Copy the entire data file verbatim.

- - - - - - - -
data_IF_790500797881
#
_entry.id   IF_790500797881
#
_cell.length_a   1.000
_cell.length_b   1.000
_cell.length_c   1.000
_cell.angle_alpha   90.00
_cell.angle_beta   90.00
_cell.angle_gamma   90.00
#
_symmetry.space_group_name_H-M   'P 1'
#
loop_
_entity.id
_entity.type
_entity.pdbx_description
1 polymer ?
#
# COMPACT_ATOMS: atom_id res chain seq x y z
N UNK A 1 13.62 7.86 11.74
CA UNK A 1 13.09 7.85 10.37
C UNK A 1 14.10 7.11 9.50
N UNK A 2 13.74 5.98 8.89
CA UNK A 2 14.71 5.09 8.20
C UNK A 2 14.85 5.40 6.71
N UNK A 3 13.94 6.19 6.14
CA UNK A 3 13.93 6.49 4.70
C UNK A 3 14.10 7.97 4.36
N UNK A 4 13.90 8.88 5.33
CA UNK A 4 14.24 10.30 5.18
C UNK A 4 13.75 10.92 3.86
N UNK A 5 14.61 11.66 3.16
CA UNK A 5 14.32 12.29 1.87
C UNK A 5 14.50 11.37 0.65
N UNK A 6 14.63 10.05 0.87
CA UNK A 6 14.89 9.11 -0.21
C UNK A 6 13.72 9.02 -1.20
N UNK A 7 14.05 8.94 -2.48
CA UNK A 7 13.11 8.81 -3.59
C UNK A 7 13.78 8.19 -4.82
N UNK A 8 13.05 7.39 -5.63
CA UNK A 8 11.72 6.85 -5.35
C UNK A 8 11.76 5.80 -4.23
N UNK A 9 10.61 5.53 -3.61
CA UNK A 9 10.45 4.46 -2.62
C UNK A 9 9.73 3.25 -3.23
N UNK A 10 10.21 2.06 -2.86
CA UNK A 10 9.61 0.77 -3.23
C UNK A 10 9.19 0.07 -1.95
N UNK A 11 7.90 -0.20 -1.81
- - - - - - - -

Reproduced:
data_IF_790500797881
#
_entry.id   IF_790500797881
#
_cell.length_a   1.000
_cell.length_b   1.000
_cell.length_c   1.000
_cell.angle_alpha   90.00
_cell.angle_beta   90.00
_cell.angle_gamma   90.00
#
_symmetry.space_group_name_H-M   'P 1'
#
loop_
_entity.id
_entity.type
_entity.pdbx_description
1 polymer ?
#
# COMPACT_ATOMS: atom_id res chain seq x y z
N UNK A 1 13.62 7.86 11.74
CA UNK A 1 13.09 7.85 10.37
C UNK A 1 14.10 7.11 9.50
N UNK A 2 13.74 5.98 8.89
CA UNK A 2 14.71 5.09 8.20
C UNK A 2 14.85 5.40 6.71
N UNK A 3 13.94 6.19 6.14
CA UNK A 3 13.93 6.49 4.70
C UNK A 3 14.10 7.97 4.36
N UNK A 4 13.90 8.88 5.33
CA UNK A 4 14.24 10.30 5.18
C UNK A 4 13.75 10.92 3.86
N UNK A 5 14.61 11.66 3.16
CA UNK A 5 14.32 12.29 1.87
C UNK A 5 14.50 11.37 0.65
N UNK A 6 14.63 10.05 0.87
CA UNK A 6 14.89 9.11 -0.21
C UNK A 6 13.72 9.02 -1.20
N UNK A 7 14.05 8.94 -2.48
CA UNK A 7 13.11 8.81 -3.59
C UNK A 7 13.78 8.19 -4.82
N UNK A 8 13.05 7.39 -5.63
CA UNK A 8 11.72 6.85 -5.35
C UNK A 8 11.76 5.80 -4.23
N UNK A 9 10.61 5.53 -3.61
CA UNK A 9 10.45 4.46 -2.62
C UNK A 9 9.73 3.25 -3.23
N UNK A 10 10.21 2.06 -2.86
CA UNK A 10 9.61 0.77 -3.23
C UNK A 10 9.19 0.07 -1.95
N UNK A 11 7.90 -0.20 -1.81